James Alan MURRAY

MURRAY, James Alan

Service Number: 2717
Enlisted: 21 April 1915, Keswick, South Australia
Last Rank: Corporal
Last Unit: 50th Infantry Battalion
Born: Stepney, South Australia, 11 April 1895
Home Town: St Peters (SA), Norwood Payneham St Peters, South Australia
Schooling: Norwood State School
Occupation: Plumber
Died: Killed in Action, Noreuil, Picardie, France, 2 April 1917, aged 21 years
Cemetery: No known grave - "Known Unto God"
Commemorated at Villers-Bretonneux Memorial No known grave (buried in the field but his grave was lost in subsequent shelling of the area), Villers-Bretonneux Memorial, Villers-Bretonneux, Picardie, France
Memorials: Adelaide National War Memorial, Australian War Memorial Roll of Honour, Norwood Primary School Honour Board, St Peters Heroes War Memorial
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World War 1 Service

21 Apr 1915: Enlisted AIF WW1, Private, 2717, 10th Infantry Battalion, Keswick, South Australia
2 Sep 1915: Embarked AIF WW1, Private, 2717, 10th Infantry Battalion, --- :embarkation_roll: roll_number: '10' embarkation_place: Adelaide embarkation_ship: HMAT Anchises embarkation_ship_number: A68 public_note: ''
2 Mar 1916: Transferred AIF WW1, Private, 50th Infantry Battalion
12 Aug 1916: Involvement AIF WW1, Private, 2717, 50th Infantry Battalion, Mouquet Farm
11 Sep 1916: Promoted AIF WW1, Corporal, 50th Infantry Battalion
20 Mar 1917: Involvement AIF WW1, Corporal, 2717, 50th Infantry Battalion, German Withdrawal to Hindenburg Line and Outpost Villages
2 Apr 1917: Involvement AIF WW1, Corporal, 2717, 50th Infantry Battalion, Noreuil, KIA AWM WW1 Roll Of Honour: imported - 1 Mar 2020, Roll: Roll of Honour, NAME: Murray, James Alan, CONFLICT: First World War, 1914-1918, SERVICE: Australian Imperial Force, UNIT: 50th Australian Infantry Battalion, RANK: Corporal, CAUSE_OF_DEATH: To Be Determined, DATE_OF_DEATH: 1917-04-02, PLACE_OF_DEATH: France, AGE_AT_DEATH: 22, SERVICE_NUMBER: 2717, ALIAS: , PANEL NUMBER: 151, PLACE_OF_ASSOCIATION: St Peters, Adelaide, South Australia, Australia, CEMETERY_MEMORIAL: Villers-Bretonneux Memorial, Villers-Bretonneux, Picardie, France, NOTE: , : , AWM WW1 Roll Of Honour: imported - 9 Jun 2022, Roll: Roll of Honour, CONFLICT: First World War, 1914-1918, NAME: Murray, James Alan, SERVICE: Australian Imperial Force, SERVICE_NUMBER: 2717, UNIT: 50th Australian Infantry Battalion, RANK: Corporal, DATE_OF_DEATH: 2/4/1917, CAUSE_OF_DEATH: To Be Determined, PLACE_OF_DEATH: France, AGE_AT_DEATH: 22, CEMETERY_MEMORIAL: Villers-Bretonneux Memorial, Villers-Bretonneux, Picardie, France, PLACE_OF_ASSOCIATION: St Peters, Adelaide, South Australia, Australia, ALIAS: , PANEL NUMBER: 151

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Biography contributed by Saint Ignatius' College

Born on the 11th of April 1895, James Alan Murray was one of a family of 10. They all shared a single fronted cottage at 6 Parsons Street Maylands. His parents were Fanny Murray and James Murray. Robert Gordon, the oldest child, was born on November 13, 1892. James Alan followed on April 11, 1895. His first sister, Helen Edith, was born on May 8, 1879. Jessie May Ann, his second sister, was born on April 23, 1899. His other brother, William John, was born on October 6, 1900. Roy Edward, the second youngest, was born on July 14, 1908; Donald, the youngest, was born on November 4, 1909. Murray studied at Norwood Public School and attended the Adelaide School of Mines, (now part of the University of South Australia). He graduated as a plumber and gas fitter with a first-class certificate and gold medal in lead work. He was a part of the Senior Cadets 79th Battalion for two years.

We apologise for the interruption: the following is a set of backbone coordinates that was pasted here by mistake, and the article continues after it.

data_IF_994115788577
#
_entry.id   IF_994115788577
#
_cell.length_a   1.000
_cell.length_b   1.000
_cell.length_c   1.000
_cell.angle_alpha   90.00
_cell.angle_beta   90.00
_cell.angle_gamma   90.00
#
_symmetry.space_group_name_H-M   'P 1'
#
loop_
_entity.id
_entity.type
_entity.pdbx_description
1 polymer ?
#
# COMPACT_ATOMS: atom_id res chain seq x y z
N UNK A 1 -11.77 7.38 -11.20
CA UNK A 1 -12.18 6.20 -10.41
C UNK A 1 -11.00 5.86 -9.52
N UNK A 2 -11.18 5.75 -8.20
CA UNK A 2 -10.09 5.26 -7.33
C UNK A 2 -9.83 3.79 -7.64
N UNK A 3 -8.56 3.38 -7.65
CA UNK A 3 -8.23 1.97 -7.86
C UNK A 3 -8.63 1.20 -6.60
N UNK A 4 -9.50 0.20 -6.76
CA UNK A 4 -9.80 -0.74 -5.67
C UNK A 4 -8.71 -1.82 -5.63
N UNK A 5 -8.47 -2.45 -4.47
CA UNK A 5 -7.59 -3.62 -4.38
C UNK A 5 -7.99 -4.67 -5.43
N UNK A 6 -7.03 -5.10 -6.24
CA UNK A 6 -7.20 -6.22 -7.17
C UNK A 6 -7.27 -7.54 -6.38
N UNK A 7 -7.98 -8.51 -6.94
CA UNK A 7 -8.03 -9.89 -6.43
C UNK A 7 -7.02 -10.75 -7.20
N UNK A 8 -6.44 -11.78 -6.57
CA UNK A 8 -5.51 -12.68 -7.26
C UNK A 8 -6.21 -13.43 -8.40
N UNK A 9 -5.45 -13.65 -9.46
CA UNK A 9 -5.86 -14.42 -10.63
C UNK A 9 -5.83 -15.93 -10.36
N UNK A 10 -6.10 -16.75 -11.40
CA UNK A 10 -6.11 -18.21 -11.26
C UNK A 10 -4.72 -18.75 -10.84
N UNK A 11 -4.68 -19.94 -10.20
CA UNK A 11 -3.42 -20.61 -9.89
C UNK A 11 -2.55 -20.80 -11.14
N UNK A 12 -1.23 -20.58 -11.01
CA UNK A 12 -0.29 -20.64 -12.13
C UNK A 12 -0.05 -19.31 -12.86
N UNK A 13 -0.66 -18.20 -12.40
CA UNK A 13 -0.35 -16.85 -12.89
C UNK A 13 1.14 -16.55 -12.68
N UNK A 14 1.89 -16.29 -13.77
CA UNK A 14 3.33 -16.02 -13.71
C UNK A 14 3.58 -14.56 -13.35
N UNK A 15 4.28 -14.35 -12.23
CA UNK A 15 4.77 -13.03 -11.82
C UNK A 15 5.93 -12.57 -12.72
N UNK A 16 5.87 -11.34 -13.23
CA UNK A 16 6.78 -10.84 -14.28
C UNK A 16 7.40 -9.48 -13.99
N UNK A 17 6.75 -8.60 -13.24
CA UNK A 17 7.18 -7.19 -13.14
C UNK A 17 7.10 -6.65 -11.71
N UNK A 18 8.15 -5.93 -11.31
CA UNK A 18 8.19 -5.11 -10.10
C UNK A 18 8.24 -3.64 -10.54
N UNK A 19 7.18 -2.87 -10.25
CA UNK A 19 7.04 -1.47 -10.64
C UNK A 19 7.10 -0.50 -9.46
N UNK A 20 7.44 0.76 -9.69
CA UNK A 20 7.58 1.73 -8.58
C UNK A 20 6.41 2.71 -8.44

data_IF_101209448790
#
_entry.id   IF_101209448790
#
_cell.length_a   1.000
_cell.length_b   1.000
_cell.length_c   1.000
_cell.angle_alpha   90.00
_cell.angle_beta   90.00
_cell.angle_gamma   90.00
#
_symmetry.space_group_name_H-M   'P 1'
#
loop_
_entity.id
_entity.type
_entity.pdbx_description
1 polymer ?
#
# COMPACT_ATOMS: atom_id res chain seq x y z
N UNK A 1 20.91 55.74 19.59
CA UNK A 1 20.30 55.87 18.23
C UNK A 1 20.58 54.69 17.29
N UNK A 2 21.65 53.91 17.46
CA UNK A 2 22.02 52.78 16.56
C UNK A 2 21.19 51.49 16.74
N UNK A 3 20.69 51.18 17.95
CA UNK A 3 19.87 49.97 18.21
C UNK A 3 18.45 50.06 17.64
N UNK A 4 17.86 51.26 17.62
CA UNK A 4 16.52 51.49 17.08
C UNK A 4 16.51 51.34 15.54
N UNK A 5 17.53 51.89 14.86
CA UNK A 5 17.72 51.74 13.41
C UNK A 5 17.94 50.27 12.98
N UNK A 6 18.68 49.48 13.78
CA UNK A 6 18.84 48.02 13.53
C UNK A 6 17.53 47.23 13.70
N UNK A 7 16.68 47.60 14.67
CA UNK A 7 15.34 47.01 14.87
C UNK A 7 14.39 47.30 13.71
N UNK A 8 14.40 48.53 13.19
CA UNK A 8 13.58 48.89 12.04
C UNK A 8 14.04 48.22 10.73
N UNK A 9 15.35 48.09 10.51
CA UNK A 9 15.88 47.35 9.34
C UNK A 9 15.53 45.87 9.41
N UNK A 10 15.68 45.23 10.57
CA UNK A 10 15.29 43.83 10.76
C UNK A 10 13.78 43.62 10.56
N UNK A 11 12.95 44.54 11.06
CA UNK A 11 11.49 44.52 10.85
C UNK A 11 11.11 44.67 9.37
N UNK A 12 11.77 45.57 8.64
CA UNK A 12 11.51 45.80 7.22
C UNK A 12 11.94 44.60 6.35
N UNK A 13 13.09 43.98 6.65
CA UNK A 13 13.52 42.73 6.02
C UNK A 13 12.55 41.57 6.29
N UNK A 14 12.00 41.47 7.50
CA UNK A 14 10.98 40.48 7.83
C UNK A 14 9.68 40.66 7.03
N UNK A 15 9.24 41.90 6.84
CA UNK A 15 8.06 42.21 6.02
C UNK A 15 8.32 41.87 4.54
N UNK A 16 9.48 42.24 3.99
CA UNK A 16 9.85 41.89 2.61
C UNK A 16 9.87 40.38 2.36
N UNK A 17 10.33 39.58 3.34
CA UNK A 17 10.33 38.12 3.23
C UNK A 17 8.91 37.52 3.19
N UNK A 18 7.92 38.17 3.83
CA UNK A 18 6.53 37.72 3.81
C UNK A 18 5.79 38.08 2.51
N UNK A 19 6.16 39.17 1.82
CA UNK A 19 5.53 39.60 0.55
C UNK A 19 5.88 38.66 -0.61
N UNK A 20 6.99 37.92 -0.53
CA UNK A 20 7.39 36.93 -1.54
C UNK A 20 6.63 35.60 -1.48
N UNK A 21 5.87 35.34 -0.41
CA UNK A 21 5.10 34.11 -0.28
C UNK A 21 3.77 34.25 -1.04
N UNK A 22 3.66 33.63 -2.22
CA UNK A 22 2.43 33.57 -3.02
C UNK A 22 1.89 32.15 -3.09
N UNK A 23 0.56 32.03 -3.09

According to the Roll of Honour application filled in by his father after the war, Murray saved a person from drowning when he was only 9 years old.

Murray enlisted on the 21st of April 1915. He was originally enrolled to the 10th Battalion and given the service number 2717, then on the 27th of February 1916 he was taken on strength by the 50th Battalion and transferred to Tel-el-Kebri in Egypt for training. During his training the Battalion had to participate in a 44 km march from Tel-el-Kebri to Serapiam; this would have taken the soldiers up to 9 hours. During this march he saved a comrade from drowning who got out of his depths in the Suez Canal.
Around the 20th of March 1916 the 50th Battalion moved from their billet in Buire (their advance base) to participate in the great German Retreat. Murray then camped in huts at Mamety Camp just beyond the Somme Battlefield. Murray then moved on to Pozieres and Mouquet Farm. Murray fought for 6 months before being promoted to temporary Corporal on the 11th of September 1916. He fought at the Battle of Pozieres and survived but was later killed in action at Mouquet Farm on the 2nd of April 1917 aged 21. On this day in the early hours of the morning the 50th Battalion commenced an attack to take enemy lines, it is presumed this was when James Alan Murray died.

After his death he was buried in the Noreuil Military Cemetery, however, his grave was soon after destroyed by shell fire. Murray’s grave was subsequently one of the 83 graves destroyed by shell fire in late April 1917, almost all those graves were soldiers from the 50th infantry Battalion. The graves were never located. His name is commemorated on the Villers-Bretonneux Memorial in France. This particular memorial records names of soldiers with no other known grave. 

The Murray family suffered further tragedy after they lost a second son Robert Gordon. He died of tuberculosis after being returned home from Egypt and died on the 3rd of February 1916 at age 23.
Both brothers’ names are recorded on bronze tablets at the Saint Peter’s Heroes Memorial, which was dedicated by then State Governor on ANZAC Eve 2019.